WHAT IS YOUR RESPONSIBILITY IN THE GLB MODERNIZATION ACT? New FTC rules require most companies that record customer financial information such as social security numbers to: ”have a comprehensive information security program that is written in one or more readily accessible parts and contains administrative, technical, and physical safeguards…The information security program must identify reasonably foreseeable internal and external risks …. And assess the sufficiency of any safeguards in place to control these risks.… Non-compliance with FTC information security rules can result in fines up to $11,000 per day/per incidence since May 23, 2003.
36493 Federal Register/Vol. 67, No. 100/May 23, 2002/Rules and Regulations § 314.3 Standards for safeguarding customer information (a) Information security program. You shall *develop, implement, and maintain a comprehensive information security program that is written* § 314.4 Elements. In order to develop, implement, and maintain your information security program, you shall: (a) Designate* an employee or employees to coordinate your information security program. (b) Identify* reasonably foreseeable internal and external risks to the security, confidentiality, and integrity of customer information… *Note - emphasis added …At a minimum, such a risk assessment* should include consideration of risks in each relevant area of your operations… (c) Design and implement information safeguards* to control the risks you identify through risk assessment*, and regularly test… (d) Oversee service providers*, by: (1) Taking reasonable steps to select and retain service providers that are capable of maintaining appropriate safeguards for the customer information at issue… (e) Evaluate and adjust* your information security program… Under the GLBA what is the definition of a financial institution?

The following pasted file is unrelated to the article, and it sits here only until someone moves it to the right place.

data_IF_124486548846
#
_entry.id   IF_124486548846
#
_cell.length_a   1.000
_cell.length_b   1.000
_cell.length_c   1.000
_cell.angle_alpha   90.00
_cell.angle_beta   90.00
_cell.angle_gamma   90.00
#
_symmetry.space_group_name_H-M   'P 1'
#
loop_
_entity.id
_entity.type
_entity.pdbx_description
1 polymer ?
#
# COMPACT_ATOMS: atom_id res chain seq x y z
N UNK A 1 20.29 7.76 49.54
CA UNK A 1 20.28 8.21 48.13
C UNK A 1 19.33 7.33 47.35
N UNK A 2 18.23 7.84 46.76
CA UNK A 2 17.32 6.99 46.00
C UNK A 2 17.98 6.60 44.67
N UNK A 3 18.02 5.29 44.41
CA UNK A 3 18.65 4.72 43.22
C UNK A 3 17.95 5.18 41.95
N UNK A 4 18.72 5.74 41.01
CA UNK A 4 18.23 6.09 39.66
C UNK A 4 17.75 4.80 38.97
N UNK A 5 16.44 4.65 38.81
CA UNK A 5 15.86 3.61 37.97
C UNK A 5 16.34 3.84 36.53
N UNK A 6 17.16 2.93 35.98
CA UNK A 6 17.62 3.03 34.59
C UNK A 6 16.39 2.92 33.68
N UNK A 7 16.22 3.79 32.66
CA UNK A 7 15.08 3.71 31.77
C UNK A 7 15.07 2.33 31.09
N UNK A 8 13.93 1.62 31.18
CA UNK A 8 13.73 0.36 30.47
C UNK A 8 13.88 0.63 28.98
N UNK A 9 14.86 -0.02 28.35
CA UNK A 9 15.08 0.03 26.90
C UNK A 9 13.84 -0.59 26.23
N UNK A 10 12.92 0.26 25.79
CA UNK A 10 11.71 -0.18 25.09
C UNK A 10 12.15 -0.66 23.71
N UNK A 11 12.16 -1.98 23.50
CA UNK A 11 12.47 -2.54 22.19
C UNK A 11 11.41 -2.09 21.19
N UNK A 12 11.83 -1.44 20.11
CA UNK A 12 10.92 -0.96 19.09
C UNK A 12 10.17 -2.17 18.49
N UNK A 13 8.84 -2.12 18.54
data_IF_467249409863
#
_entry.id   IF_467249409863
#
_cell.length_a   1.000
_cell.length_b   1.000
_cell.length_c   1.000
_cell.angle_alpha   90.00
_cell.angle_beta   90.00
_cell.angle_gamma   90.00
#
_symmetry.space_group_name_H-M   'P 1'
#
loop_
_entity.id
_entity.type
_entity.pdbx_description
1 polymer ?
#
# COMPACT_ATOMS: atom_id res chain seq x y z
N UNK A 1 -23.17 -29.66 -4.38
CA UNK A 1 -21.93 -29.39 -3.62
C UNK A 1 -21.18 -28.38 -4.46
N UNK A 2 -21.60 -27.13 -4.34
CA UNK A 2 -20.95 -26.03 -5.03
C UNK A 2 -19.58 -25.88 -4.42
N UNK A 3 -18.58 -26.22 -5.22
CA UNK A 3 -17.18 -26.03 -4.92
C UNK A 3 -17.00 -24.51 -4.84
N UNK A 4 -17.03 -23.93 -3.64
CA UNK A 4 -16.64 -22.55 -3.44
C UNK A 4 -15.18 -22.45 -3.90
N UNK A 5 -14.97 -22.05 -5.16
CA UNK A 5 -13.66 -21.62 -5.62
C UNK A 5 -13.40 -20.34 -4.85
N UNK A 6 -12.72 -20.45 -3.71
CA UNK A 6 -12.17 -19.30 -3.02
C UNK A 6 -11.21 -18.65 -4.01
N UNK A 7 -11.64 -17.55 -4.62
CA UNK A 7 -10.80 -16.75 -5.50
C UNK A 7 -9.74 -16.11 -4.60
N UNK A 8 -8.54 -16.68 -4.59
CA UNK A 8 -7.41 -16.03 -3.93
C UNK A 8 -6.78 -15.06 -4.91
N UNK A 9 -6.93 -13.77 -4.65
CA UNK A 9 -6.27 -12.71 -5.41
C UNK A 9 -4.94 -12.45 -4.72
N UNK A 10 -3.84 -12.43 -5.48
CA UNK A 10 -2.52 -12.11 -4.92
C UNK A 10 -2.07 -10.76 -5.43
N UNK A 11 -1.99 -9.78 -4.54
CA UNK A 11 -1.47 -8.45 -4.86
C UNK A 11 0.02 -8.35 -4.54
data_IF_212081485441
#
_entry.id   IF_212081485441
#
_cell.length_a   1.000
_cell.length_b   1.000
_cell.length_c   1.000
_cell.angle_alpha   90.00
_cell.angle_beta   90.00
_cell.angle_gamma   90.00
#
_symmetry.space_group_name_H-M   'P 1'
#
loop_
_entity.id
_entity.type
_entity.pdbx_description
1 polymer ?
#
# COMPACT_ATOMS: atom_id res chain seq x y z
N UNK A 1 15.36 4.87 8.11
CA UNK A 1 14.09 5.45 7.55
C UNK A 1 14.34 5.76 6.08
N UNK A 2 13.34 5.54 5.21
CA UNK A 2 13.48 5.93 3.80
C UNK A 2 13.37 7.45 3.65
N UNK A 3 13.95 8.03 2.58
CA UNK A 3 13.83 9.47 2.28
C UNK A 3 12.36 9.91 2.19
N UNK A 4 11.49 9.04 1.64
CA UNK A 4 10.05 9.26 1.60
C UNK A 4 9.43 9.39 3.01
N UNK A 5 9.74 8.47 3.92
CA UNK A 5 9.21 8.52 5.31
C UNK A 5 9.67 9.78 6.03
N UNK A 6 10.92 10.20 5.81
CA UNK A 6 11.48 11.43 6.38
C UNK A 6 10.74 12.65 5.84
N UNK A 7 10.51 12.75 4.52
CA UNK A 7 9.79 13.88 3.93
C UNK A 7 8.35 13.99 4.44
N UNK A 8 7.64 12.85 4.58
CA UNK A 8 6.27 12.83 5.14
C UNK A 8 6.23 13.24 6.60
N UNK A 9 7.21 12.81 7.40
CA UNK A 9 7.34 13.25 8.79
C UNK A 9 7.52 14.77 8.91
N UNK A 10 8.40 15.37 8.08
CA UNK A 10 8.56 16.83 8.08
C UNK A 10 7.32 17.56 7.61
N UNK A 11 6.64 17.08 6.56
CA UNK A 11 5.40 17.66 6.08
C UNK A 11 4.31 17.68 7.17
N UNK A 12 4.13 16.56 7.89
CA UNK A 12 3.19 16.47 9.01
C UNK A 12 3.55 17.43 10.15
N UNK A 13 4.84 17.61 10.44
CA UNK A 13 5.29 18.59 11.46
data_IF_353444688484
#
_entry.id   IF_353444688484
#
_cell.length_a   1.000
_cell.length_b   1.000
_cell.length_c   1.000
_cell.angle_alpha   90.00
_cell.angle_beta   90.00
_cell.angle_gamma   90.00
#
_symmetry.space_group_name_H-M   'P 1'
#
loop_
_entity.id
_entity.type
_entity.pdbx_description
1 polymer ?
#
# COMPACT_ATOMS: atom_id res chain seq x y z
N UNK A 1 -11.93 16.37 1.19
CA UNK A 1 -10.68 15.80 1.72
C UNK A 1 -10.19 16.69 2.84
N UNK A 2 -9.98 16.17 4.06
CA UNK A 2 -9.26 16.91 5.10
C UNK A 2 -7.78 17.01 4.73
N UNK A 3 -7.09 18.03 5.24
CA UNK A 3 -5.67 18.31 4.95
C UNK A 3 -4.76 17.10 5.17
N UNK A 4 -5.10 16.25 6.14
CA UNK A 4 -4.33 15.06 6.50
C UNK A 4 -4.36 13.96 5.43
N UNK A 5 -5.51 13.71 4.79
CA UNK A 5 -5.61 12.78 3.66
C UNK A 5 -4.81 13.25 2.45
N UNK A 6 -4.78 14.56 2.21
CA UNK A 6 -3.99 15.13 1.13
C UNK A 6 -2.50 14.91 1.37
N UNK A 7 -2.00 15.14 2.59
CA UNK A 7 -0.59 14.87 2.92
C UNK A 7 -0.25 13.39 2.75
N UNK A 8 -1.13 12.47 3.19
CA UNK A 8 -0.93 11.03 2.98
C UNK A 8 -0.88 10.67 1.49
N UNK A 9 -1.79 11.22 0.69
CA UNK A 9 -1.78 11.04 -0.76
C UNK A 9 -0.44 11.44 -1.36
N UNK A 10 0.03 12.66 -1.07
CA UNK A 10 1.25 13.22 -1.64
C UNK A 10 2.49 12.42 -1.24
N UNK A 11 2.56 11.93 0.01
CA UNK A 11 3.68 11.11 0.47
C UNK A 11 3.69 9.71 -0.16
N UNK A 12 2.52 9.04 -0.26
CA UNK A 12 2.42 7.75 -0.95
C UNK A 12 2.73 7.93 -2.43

THE GRAMM-LEACH-BLILEY ACT INFLUENCES NEARLY EVERY TYPE OF FINANCIAL INSTITUTION: Auto Dealerships RV Dealerships Motorcycle Dealers Boat Dealerships Auto Leasing Companies Mortgage Bankers Insurance Agencies Travel Agencies Furniture Stores (issue credit) CPA/Tax Accountants Gramm-Leach-Bliley Act influences nearly every type of financial institution including national banks, federal branches, federal agencies of foreign banks, savings associations, FDIC-insured banks, federally insured credit unions, brokers, investment companies, investment advisors and insurance companies as well as: How do I secure my customer’s information while following the FTC’s guidelines to become GLB compliant?
HOW TO BECOME GLBA COMPLIANT? Hire a law firm to research and answer the laws in writing addressing the GLBA (cost $10,000+). Hire a CPA firm to research and answer the law in writing (cost $5,000+). Hire an IT security consultant to research your network and answer the law (cost $7,500+). Hire an HR firm to research and answer the law in writing addressing the GLBA concerns with employee hiring and terminations (cost $3,000+). Hire a compliance consultant and have them review and approve all the written information put together above and compile it in a manual (cost $10,000+). INVEST IN A COMPLIANCE COMPANY WHO SPECIALIZES IN GLBA COMPLIANCY AND HAS ALREADY RESEARCHED, ADDRESSED AND DEVELOPED A TURN-KEY APPROACH TO ASSIST YOU WITH BECOMING GLBA COMPLIANT